I wake each morning with a sense of dread. Oh God, we’re still in this thing. And I’m not alone. I’m reading on Facebook that people are not sleeping through the night, drinking more, generally feeling overwhelmed. It’s natural at a time like this to be overcome by emotion.
But you don’t have to stay that way.
I’ve enrolled myself in weekly guided meditations with my friend Duda Baldwin. She’s a life coach and spiritual teacher, and had offered a limited meditation course for a small price. It was worth it to me, because I knew I’d need to get a hold of the emotions running amok inside—and I couldn’t do that on my own.
The aim of these meditations is to detach from the emotion you feel. As Duda said in our last session, rather than think “I am afraid,” think “I feel fear.” Turn “I’m anxious” into “I recognize there is anxiety.” You are not your emotions. They are merely visitors to your mind.
Thinking like this changed my perspective. It’s this mindfulness that aims to disengage from our primal reactions to external conditions—the “fight or flight” survival instinct ingrained in us from millennia of evolution.
Just acknowledging your emotions is already a step in the right direction. So many of us, myself included, are just surviving each day, and we may be doing this by suppressing our feelings, which are enormous considering the global situation. Next thing you know, you’re shooting up in bed at 3 a.m. in a panic. Our emotions will out, so it’s best to create a safe space for them to do it. And mindful meditation does just that.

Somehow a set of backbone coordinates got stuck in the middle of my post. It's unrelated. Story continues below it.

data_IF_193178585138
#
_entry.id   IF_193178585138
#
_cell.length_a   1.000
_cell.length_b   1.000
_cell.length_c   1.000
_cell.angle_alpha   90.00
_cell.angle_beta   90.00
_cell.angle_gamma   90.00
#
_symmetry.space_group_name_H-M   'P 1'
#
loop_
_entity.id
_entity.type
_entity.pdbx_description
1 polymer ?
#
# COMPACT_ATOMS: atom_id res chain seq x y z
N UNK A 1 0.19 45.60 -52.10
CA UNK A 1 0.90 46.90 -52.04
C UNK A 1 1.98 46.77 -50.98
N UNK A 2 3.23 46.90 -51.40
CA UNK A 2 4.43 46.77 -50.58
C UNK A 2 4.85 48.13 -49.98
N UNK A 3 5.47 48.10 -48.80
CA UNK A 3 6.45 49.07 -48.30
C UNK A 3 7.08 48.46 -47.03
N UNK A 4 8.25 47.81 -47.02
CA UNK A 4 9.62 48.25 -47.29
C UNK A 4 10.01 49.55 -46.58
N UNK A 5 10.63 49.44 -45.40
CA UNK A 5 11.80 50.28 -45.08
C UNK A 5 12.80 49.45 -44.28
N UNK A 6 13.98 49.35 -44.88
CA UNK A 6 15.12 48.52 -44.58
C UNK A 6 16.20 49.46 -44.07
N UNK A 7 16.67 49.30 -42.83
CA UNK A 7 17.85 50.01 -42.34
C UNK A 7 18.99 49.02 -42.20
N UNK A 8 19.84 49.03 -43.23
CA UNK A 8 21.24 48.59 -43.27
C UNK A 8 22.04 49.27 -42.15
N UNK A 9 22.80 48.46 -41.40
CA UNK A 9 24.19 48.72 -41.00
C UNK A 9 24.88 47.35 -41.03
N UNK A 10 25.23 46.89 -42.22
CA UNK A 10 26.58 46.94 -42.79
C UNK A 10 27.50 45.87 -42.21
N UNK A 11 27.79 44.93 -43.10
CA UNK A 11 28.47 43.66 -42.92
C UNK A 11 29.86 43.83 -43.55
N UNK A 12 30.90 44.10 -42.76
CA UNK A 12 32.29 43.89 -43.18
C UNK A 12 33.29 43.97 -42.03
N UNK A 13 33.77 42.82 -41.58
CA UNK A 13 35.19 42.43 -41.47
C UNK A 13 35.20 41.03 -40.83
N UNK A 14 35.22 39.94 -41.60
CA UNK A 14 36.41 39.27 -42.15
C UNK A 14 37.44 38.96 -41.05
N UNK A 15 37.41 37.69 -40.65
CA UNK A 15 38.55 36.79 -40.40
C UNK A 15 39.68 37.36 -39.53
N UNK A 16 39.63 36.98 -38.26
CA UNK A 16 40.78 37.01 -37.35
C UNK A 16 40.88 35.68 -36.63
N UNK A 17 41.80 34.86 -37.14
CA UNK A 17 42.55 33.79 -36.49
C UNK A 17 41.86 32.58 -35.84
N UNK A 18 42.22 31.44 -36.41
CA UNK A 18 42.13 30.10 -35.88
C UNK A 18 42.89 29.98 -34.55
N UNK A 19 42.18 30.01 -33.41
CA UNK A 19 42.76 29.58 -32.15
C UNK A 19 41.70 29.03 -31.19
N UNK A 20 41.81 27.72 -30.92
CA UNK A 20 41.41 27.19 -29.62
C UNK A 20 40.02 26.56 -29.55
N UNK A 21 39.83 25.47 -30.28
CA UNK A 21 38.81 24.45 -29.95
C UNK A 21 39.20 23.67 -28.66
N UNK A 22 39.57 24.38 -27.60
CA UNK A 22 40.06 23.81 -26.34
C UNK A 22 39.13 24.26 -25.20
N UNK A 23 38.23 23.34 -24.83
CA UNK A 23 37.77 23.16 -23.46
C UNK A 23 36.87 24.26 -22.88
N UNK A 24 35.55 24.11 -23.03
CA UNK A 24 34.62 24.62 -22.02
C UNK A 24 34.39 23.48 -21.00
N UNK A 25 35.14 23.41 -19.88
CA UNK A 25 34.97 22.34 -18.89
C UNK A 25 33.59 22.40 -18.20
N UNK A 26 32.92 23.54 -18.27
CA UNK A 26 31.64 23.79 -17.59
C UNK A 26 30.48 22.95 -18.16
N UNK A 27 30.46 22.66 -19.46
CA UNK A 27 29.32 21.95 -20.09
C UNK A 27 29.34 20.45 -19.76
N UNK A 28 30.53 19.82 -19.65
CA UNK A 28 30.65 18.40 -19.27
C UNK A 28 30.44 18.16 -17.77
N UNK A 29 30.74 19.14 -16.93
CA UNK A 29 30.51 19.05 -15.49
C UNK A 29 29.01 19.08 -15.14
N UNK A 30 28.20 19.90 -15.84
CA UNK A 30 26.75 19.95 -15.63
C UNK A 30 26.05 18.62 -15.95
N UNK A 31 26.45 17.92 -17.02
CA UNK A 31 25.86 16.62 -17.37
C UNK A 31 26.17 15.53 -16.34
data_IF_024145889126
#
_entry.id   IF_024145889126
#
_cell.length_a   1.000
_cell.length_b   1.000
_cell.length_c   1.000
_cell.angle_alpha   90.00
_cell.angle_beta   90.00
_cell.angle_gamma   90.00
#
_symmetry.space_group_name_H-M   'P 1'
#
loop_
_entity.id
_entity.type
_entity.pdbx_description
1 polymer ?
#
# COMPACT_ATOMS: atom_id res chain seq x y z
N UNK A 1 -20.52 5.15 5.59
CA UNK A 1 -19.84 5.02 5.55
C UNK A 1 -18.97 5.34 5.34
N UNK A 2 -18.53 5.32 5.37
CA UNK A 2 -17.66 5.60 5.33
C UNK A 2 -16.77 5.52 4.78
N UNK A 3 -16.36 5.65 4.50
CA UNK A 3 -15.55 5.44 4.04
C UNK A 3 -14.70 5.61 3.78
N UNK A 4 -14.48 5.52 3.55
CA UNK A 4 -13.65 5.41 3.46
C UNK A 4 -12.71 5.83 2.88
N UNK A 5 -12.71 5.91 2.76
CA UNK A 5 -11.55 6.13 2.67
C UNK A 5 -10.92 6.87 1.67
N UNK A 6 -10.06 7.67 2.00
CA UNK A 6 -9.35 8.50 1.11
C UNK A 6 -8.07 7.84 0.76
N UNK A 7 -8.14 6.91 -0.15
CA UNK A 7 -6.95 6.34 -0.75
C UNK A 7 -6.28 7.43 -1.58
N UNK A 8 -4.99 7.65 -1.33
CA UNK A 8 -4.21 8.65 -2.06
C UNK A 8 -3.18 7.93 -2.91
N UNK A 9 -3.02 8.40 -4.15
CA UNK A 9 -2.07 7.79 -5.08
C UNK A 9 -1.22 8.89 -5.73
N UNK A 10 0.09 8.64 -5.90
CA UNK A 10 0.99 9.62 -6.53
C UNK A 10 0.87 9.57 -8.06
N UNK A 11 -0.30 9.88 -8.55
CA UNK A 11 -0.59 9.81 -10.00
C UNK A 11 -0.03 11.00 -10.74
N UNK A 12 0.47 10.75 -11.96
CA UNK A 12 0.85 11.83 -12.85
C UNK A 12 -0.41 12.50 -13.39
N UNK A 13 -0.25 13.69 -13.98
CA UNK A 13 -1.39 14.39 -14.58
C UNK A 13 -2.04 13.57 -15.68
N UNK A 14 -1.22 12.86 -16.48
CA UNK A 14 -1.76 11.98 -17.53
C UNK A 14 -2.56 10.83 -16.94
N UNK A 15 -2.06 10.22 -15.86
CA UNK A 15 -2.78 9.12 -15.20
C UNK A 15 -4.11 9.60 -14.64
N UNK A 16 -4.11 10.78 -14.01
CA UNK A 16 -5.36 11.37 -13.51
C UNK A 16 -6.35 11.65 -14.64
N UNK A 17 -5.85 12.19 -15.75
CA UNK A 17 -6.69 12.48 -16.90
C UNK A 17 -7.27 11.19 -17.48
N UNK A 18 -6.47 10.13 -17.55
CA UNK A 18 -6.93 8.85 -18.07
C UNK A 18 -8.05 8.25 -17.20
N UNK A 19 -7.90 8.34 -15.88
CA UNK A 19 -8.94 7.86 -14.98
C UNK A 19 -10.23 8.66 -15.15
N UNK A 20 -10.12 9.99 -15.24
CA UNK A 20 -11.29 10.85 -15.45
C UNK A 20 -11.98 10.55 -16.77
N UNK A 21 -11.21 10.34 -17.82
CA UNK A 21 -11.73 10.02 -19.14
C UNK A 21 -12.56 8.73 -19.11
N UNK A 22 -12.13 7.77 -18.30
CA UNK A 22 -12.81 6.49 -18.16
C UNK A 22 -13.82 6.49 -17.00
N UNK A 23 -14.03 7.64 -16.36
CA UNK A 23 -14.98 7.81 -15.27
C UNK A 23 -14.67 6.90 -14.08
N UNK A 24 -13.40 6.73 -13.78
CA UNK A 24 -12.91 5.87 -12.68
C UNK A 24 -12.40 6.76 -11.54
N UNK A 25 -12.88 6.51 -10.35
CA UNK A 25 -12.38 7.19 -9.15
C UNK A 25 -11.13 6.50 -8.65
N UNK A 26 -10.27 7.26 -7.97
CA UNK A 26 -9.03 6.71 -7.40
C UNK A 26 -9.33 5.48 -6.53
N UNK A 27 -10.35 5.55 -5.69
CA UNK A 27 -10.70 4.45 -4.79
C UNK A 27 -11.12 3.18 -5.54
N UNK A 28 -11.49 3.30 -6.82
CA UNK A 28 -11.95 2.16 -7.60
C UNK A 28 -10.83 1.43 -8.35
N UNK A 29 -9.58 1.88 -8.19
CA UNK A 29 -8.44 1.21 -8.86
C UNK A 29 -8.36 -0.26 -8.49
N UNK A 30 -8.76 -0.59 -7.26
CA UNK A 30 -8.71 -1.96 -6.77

What are you feeling? Why are you feeling it? Spend time here until you find the root emotion or emotions. Give your emotion the space and attention it needs. “Invite your demons to tea,” Duda says, quoting Buddha. Give that emotion what it wants. For example, if you’re feeling sadness, give yourself comfort if that’s what is needed. Or cry and release it. Or, watch a funny film. Each person will have different emotions and different needs. Whatever is in there, recognize it and let it be what it is. Don’t judge, don’t admonish yourself. Embrace your emotions with loving care.
Give yourself the compassion you deserve. I now start my day with a mindful meditation to ease the grip of that dread, fear, and anxiety in me. Today, I uncovered deep sadness. I understood the root cause of that and wept. Afterward, I felt lighter—not just in my heart, but in my chest well, my muscles, my joints. I had been holding onto that sadness, holding it in, not just psychologically, but physically. And meditating for just a few minutes allowed me to release my grip.
I encourage you to do this mindful meditation. You can use this when you are feeling that sudden sense of panic, or better still, at the start of each day. It will set you up in a better frame of mind—creating a stronger, more peaceful, more flexible version of yourself. Be kind to yourself and you’ll be in a better position to be kinder to others.
Do you love yourself enough to do this?
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Tip of the day
Join a meditation group or take an online meditation course. Guided meditation is a good way to get started in the practice if, like me, you’re new to it. Duda does one-on-one meditation guidance, and has her Little School of Buddhism, here. My friend, author Kathryn Kemp-Griffin, is doing guided meditations at 10am EST on her Instagram account (@kathrynkempgriffin). If you want to meditate, there are many options out there. I urge you to give it a try.
I’m 64 and have been doing yoga for the first time in my life. I started the practice feeling a bit silly but thought “I need to do something so what do I have to lose”? I have to say it has been a tremendous help for which I am thankful.
Good for you!